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Reusing geometry through instancing can allow for a tremendous reduction of the memory footprint when rendering complex scenes in RenderMan.  Even when working with simpler scenes that contain multiple similar objects, it can be convenient to incorporate instancing into your workflow.

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In this example, suppose a teacup will be instanced.

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Select the top level group node of the hierarchy that you want to instance, in this case the teacup node.

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New materials can be assigned to the instanced shapes.  Select the shape in the viewport that you want to assign a new material, and assign in your usual manner.  It is a bit disconcerting that all the instances become highlighted.  However, the  The new material will become assigned only to the shape you clicked on.  

Note, there is currently a limitation in RenderMan for Maya where assignment of materials to instances in this way only renders properly for shapes that are only one level below the top of the DAG, like these teacups.  If you need to override materials within an instanced hierarchy, it's necessary to turn off RenderMan's "object instancing" feature.  RenderMan will still reference the shared geometry in this case, but for large numbers of instances it is somewhat less efficient.  Open the Render Settings Window, and under the Advanced tab disable the "Enable Object Instancing" checkbox.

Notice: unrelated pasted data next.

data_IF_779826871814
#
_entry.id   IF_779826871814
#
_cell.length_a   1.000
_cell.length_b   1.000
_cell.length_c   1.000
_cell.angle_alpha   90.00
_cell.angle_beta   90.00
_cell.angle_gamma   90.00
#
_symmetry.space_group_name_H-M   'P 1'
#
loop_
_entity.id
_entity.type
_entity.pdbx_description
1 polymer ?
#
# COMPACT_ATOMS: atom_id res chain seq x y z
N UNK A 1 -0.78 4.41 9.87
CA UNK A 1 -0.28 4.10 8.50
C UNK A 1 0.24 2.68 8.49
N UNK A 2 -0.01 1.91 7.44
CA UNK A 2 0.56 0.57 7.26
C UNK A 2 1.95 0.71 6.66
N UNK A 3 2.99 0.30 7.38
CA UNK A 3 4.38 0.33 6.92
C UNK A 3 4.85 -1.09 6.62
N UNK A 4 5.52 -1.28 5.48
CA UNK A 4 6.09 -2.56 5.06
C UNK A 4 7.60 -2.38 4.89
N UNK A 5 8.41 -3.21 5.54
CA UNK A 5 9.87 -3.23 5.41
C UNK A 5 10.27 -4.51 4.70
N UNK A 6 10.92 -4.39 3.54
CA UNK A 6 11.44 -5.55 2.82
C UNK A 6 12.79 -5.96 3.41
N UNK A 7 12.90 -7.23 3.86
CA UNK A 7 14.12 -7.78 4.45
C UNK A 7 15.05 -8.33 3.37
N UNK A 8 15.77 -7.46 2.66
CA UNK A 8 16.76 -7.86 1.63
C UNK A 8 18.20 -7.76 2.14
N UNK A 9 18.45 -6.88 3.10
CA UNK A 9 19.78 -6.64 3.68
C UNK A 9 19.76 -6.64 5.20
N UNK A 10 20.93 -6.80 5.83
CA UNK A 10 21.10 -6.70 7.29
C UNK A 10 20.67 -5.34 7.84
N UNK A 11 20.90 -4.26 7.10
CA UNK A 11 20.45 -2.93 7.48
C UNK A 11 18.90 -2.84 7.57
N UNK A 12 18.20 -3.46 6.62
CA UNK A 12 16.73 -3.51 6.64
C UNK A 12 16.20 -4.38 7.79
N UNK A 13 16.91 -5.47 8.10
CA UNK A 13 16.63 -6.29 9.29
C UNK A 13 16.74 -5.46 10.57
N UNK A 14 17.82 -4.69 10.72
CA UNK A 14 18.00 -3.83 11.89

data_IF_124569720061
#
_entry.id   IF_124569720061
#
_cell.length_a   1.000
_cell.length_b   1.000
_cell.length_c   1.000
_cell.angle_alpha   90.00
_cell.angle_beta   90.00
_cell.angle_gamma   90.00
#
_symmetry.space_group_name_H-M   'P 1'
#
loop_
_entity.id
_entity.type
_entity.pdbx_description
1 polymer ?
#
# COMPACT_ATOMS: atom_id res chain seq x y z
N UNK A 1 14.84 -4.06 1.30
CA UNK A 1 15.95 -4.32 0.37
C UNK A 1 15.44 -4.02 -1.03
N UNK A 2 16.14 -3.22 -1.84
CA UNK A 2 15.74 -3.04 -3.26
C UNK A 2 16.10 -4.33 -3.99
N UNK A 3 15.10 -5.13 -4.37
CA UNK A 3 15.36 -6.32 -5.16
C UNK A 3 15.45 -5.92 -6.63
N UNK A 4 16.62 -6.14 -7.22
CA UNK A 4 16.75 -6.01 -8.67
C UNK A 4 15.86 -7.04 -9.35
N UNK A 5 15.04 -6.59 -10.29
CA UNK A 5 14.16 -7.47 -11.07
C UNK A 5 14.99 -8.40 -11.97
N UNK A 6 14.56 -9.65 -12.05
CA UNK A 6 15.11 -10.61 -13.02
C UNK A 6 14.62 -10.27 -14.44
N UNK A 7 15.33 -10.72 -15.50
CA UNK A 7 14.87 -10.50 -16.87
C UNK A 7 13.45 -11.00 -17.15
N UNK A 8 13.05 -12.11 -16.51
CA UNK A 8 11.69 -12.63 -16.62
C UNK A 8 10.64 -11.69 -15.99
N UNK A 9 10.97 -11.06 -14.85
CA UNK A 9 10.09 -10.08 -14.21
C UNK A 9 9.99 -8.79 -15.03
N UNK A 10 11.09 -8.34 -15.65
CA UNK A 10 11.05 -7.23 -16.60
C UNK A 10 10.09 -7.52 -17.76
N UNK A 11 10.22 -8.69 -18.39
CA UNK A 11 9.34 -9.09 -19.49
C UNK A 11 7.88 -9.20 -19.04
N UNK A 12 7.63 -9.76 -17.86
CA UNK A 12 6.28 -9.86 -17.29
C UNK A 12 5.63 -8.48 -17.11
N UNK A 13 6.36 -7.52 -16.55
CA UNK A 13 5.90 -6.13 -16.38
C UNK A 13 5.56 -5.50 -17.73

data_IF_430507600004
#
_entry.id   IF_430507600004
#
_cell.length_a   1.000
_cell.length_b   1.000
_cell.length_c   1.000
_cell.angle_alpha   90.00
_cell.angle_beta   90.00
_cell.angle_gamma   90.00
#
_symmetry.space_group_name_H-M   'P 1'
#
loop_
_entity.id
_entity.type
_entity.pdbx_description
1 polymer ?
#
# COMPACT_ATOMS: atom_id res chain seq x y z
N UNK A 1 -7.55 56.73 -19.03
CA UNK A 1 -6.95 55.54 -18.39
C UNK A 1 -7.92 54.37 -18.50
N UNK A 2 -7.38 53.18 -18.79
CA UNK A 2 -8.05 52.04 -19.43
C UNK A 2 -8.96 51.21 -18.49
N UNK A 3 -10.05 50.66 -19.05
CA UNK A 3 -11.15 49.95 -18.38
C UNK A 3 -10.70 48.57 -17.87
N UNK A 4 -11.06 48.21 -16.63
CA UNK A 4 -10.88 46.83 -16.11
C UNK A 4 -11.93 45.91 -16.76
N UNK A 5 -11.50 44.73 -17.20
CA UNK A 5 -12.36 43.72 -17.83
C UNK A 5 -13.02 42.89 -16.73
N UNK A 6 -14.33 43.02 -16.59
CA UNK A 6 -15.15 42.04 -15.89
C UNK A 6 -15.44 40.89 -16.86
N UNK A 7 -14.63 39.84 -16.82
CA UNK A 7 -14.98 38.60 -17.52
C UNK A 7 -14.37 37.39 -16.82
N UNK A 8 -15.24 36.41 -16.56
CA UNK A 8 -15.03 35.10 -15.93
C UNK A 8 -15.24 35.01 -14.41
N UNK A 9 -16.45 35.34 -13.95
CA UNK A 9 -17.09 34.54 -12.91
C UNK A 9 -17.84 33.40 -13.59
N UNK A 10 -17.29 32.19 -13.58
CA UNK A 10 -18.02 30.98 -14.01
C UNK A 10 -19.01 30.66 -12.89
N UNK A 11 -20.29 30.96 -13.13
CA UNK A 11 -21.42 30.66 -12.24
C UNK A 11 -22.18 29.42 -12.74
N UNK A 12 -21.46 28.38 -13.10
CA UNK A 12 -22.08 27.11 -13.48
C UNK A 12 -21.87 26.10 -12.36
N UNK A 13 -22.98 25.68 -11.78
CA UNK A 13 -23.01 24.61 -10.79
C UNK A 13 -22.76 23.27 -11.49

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Particle Instancer

Creating Maya instances and positioning them each independently can become impractical for large numbers of instances.  Maya's particle instancer is one approach to instancing geometry at particles.

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You'll see an instance appear at each particle position.

 

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Nested Instancing

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